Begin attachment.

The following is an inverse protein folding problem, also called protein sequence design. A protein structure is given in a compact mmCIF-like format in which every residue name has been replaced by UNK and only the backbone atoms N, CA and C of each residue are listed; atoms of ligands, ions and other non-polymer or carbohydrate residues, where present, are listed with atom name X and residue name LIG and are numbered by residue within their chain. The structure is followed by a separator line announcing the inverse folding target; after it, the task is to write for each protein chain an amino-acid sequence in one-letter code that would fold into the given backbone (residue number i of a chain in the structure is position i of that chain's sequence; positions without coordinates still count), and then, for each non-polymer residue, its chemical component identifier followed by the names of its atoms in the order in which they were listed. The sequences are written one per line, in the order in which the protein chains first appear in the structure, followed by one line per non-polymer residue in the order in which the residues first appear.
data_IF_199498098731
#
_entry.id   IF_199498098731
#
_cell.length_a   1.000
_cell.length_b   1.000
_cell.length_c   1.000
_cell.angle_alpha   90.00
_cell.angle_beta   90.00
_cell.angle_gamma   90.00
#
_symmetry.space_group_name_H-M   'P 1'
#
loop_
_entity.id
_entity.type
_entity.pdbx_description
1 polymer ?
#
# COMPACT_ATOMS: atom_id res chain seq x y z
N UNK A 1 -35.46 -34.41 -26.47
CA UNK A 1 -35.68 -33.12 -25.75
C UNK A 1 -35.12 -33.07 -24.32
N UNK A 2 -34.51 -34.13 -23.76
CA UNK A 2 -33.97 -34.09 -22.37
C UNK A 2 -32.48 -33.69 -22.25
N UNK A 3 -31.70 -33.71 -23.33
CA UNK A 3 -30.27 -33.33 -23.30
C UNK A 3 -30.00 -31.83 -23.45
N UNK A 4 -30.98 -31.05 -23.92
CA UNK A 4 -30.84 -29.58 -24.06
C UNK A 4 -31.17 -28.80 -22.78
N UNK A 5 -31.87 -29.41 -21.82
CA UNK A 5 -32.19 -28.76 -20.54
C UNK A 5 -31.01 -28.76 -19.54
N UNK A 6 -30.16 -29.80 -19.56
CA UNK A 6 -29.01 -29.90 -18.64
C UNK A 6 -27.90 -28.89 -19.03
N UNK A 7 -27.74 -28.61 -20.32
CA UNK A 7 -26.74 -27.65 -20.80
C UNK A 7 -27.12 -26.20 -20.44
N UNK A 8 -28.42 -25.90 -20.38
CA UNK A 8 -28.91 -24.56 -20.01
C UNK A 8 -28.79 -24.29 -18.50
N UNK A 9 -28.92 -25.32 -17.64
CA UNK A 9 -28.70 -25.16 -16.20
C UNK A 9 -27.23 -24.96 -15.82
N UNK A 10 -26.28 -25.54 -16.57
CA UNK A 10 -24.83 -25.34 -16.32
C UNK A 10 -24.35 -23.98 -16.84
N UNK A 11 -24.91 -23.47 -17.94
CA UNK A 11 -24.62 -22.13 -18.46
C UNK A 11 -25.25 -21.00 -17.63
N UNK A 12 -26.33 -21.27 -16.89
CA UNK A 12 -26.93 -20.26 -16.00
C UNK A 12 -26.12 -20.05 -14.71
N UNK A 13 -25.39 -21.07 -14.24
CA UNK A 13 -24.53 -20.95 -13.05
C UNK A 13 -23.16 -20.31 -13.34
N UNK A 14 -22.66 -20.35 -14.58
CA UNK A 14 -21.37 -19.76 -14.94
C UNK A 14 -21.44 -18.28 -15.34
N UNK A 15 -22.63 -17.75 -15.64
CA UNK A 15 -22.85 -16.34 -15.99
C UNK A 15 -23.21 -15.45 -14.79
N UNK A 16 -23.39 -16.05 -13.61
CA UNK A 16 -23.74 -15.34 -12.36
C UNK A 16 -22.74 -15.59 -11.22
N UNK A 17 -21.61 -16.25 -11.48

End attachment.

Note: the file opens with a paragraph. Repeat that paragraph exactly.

The following is an inverse protein folding problem, also called protein sequence design. A protein structure is given in a compact mmCIF-like format in which every residue name has been replaced by UNK and only the backbone atoms N, CA and C of each residue are listed; atoms of ligands, ions and other non-polymer or carbohydrate residues, where present, are listed with atom name X and residue name LIG and are numbered by residue within their chain. The structure is followed by a separator line announcing the inverse folding target; after it, the task is to write for each protein chain an amino-acid sequence in one-letter code that would fold into the given backbone (residue number i of a chain in the structure is position i of that chain's sequence; positions without coordinates still count), and then, for each non-polymer residue, its chemical component identifier followed by the names of its atoms in the order in which they were listed. The sequences are written one per line, in the order in which the protein chains first appear in the structure, followed by one line per non-polymer residue in the order in which the residues first appear.